Evaluating the within-host dynamics of Ranavirus infection with mechanistic disease models and experimental data

Joseph R. Mihaljevic, Amy L. Greer, Jesse L. Brunner

Research output: Contribution to journalArticlepeer-review

1 Scopus citations

Abstract

Mechanistic models are critical for our understanding of both within-host dynamics (i.e., pathogen replication and immune system processes) and among-host dynamics (i.e., transmission). Within-host models, however, are not often fit to experimental data, which can serve as a robust method of hypothesis testing and hypothesis generation. In this study, we use mechanistic models and empirical, time-series data of viral titer to better understand the replication of ranaviruses within their amphibian hosts and the immune dynamics that limit viral replication. Specifically, we fit a suite of potential models to our data, where each model represents a hypothesis about the interactions between viral replication and immune defense. Through formal model comparison, we find a parsimonious model that captures key features of our time-series data: The viral titer rises and falls through time, likely due to an immune system response, and that the initial viral dosage affects both the peak viral titer and the timing of the peak. Importantly, our model makes several predictions, including the existence of long-term viral infections, which can be validated in future studies. View Full-Text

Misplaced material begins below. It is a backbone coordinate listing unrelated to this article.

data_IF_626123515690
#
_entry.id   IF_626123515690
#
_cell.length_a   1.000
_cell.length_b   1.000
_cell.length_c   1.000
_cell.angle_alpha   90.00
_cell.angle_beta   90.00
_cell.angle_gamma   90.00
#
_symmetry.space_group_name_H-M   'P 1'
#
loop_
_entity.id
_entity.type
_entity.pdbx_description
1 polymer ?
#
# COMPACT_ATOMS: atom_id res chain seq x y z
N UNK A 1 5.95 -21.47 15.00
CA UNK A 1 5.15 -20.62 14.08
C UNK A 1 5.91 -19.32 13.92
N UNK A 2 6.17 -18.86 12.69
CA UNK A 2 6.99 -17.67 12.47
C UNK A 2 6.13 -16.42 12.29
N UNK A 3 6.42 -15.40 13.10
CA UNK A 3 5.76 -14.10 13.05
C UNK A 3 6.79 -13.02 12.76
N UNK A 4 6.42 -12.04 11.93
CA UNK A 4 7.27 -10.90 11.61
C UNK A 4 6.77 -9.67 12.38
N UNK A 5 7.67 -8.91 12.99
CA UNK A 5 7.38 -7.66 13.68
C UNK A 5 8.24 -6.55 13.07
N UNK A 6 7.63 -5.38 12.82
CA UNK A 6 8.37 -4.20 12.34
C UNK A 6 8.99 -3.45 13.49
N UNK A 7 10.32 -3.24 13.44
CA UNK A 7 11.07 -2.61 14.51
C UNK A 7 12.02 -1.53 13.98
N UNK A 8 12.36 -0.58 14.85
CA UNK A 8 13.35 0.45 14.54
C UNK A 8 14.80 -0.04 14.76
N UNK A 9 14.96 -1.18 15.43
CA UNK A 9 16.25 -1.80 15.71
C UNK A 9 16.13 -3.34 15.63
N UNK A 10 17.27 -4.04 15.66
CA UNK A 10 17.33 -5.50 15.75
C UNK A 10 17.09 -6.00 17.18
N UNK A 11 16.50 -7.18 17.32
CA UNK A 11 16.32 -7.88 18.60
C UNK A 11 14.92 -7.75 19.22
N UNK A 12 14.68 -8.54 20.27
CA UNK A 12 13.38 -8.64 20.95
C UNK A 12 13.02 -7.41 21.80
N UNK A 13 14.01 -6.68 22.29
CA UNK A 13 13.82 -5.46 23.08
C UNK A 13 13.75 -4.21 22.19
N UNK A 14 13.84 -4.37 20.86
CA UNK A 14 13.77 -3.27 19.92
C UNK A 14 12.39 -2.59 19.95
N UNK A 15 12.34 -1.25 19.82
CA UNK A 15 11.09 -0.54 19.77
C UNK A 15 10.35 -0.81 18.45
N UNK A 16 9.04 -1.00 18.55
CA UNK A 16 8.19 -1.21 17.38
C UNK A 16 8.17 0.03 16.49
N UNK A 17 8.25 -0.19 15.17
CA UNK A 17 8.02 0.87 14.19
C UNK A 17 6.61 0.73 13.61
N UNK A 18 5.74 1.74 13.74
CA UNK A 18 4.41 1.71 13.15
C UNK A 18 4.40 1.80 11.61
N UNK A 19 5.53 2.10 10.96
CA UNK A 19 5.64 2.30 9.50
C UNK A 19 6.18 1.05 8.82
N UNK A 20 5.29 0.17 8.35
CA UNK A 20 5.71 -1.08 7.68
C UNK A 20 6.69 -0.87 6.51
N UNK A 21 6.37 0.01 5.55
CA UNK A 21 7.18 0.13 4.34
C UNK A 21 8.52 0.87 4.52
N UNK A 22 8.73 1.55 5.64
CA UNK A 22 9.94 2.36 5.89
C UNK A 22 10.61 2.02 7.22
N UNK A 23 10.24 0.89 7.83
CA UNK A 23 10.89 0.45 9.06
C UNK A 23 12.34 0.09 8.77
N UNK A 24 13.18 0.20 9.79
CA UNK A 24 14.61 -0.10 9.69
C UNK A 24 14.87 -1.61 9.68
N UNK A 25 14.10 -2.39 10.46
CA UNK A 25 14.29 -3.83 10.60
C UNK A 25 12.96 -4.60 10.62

Original languageEnglish (US)
Article number396
JournalViruses
Volume11
Issue number5
DOIs
StatePublished - May 2019

Keywords

  • Amphibian
  • Bayesian inference
  • Frog virus 3
  • Mathematical models
  • Ranavirus

ASJC Scopus subject areas

  • Infectious Diseases
  • Virology

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